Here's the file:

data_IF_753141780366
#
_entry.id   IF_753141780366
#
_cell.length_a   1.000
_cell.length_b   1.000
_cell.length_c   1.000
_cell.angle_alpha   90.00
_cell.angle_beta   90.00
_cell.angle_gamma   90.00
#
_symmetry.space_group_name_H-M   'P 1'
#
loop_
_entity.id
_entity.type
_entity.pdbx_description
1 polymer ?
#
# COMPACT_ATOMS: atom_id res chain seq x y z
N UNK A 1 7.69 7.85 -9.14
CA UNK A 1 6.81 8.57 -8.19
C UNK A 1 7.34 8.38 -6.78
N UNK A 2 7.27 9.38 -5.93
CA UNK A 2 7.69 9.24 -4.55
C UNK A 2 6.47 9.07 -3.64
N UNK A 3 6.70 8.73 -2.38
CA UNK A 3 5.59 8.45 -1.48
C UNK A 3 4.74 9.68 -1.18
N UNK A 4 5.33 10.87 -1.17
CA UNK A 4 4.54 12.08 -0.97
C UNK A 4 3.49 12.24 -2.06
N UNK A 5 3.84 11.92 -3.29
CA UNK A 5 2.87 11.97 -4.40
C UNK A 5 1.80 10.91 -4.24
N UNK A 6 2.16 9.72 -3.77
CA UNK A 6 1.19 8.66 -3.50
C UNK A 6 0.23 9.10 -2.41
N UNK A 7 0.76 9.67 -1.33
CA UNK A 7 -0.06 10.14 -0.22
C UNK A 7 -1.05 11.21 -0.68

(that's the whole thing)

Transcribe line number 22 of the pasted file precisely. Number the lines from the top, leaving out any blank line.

CA UNK A 1 6.81 8.57 -8.19